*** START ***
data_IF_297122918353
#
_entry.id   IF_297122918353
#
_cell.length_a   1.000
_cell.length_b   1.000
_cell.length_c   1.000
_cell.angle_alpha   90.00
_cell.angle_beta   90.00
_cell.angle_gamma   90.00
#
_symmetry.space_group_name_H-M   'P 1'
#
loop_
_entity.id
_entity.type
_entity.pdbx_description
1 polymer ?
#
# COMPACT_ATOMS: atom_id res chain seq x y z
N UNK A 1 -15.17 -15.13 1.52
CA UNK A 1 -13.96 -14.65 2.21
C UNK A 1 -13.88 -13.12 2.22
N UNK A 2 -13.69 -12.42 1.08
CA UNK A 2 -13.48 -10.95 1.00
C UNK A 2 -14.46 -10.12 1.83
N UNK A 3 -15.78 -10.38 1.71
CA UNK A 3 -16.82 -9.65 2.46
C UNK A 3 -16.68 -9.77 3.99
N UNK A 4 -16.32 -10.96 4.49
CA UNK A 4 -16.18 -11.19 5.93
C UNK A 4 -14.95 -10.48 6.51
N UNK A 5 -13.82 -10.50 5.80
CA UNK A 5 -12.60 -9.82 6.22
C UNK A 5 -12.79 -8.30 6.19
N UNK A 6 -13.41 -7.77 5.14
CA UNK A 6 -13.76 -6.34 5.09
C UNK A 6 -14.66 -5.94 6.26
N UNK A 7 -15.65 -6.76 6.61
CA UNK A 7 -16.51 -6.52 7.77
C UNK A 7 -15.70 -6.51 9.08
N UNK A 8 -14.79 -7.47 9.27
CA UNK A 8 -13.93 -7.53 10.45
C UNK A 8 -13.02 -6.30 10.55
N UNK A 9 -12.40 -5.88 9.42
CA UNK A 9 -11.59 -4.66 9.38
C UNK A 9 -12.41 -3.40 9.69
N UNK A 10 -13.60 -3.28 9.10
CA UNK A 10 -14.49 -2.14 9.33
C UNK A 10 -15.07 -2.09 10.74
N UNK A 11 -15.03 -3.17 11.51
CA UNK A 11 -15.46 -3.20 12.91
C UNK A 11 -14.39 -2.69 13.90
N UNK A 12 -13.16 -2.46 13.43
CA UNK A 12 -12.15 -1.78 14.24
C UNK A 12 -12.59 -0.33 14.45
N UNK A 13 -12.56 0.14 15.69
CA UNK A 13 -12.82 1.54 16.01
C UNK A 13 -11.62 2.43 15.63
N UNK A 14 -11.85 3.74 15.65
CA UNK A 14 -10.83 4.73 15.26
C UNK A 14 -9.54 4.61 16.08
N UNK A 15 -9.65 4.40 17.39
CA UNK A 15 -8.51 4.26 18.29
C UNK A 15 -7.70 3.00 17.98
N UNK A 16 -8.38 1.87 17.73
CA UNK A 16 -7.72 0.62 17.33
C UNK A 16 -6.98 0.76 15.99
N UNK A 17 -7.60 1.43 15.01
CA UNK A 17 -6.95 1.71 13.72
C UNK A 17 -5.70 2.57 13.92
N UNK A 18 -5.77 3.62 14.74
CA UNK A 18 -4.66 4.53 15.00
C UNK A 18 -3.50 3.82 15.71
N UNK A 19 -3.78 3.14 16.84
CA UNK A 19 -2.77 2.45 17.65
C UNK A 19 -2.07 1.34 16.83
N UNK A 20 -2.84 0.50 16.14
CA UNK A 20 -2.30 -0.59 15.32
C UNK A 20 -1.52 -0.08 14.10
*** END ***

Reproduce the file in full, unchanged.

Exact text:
data_IF_297122918353
#
_entry.id   IF_297122918353
#
_cell.length_a   1.000
_cell.length_b   1.000
_cell.length_c   1.000
_cell.angle_alpha   90.00
_cell.angle_beta   90.00
_cell.angle_gamma   90.00
#
_symmetry.space_group_name_H-M   'P 1'
#
loop_
_entity.id
_entity.type
_entity.pdbx_description
1 polymer ?
#
# COMPACT_ATOMS: atom_id res chain seq x y z
N UNK A 1 -15.17 -15.13 1.52
CA UNK A 1 -13.96 -14.65 2.21
C UNK A 1 -13.88 -13.12 2.22
N UNK A 2 -13.69 -12.42 1.08
CA UNK A 2 -13.48 -10.95 1.00
C UNK A 2 -14.46 -10.12 1.83
N UNK A 3 -15.78 -10.38 1.71
CA UNK A 3 -16.82 -9.65 2.46
C UNK A 3 -16.68 -9.77 3.99
N UNK A 4 -16.32 -10.96 4.49
CA UNK A 4 -16.18 -11.19 5.93
C UNK A 4 -14.95 -10.48 6.51
N UNK A 5 -13.82 -10.50 5.80
CA UNK A 5 -12.60 -9.82 6.22
C UNK A 5 -12.79 -8.30 6.19
N UNK A 6 -13.41 -7.77 5.14
CA UNK A 6 -13.76 -6.34 5.09
C UNK A 6 -14.66 -5.94 6.26
N UNK A 7 -15.65 -6.76 6.61
CA UNK A 7 -16.51 -6.52 7.77
C UNK A 7 -15.70 -6.51 9.08
N UNK A 8 -14.79 -7.47 9.27
CA UNK A 8 -13.93 -7.53 10.45
C UNK A 8 -13.02 -6.30 10.55
N UNK A 9 -12.40 -5.88 9.42
CA UNK A 9 -11.59 -4.66 9.38
C UNK A 9 -12.41 -3.40 9.69
N UNK A 10 -13.60 -3.28 9.10
CA UNK A 10 -14.49 -2.14 9.33
C UNK A 10 -15.07 -2.09 10.74
N UNK A 11 -15.03 -3.17 11.51
CA UNK A 11 -15.46 -3.20 12.91
C UNK A 11 -14.39 -2.69 13.90
N UNK A 12 -13.16 -2.46 13.43
CA UNK A 12 -12.15 -1.78 14.24
C UNK A 12 -12.59 -0.33 14.45
N UNK A 13 -12.56 0.14 15.69
CA UNK A 13 -12.82 1.54 16.01
C UNK A 13 -11.62 2.43 15.63
N UNK A 14 -11.85 3.74 15.65
CA UNK A 14 -10.83 4.73 15.26
C UNK A 14 -9.54 4.61 16.08
N UNK A 15 -9.65 4.40 17.39
CA UNK A 15 -8.51 4.26 18.29
C UNK A 15 -7.70 3.00 17.98
N UNK A 16 -8.38 1.87 17.73
CA UNK A 16 -7.72 0.62 17.33
C UNK A 16 -6.98 0.76 15.99
N UNK A 17 -7.60 1.43 15.01
CA UNK A 17 -6.95 1.71 13.72
C UNK A 17 -5.70 2.57 13.92
N UNK A 18 -5.77 3.62 14.74
CA UNK A 18 -4.66 4.53 15.00
C UNK A 18 -3.50 3.82 15.71
N UNK A 19 -3.78 3.14 16.84
CA UNK A 19 -2.77 2.45 17.65
C UNK A 19 -2.07 1.34 16.83
N UNK A 20 -2.84 0.50 16.14
CA UNK A 20 -2.30 -0.59 15.32
C UNK A 20 -1.52 -0.08 14.10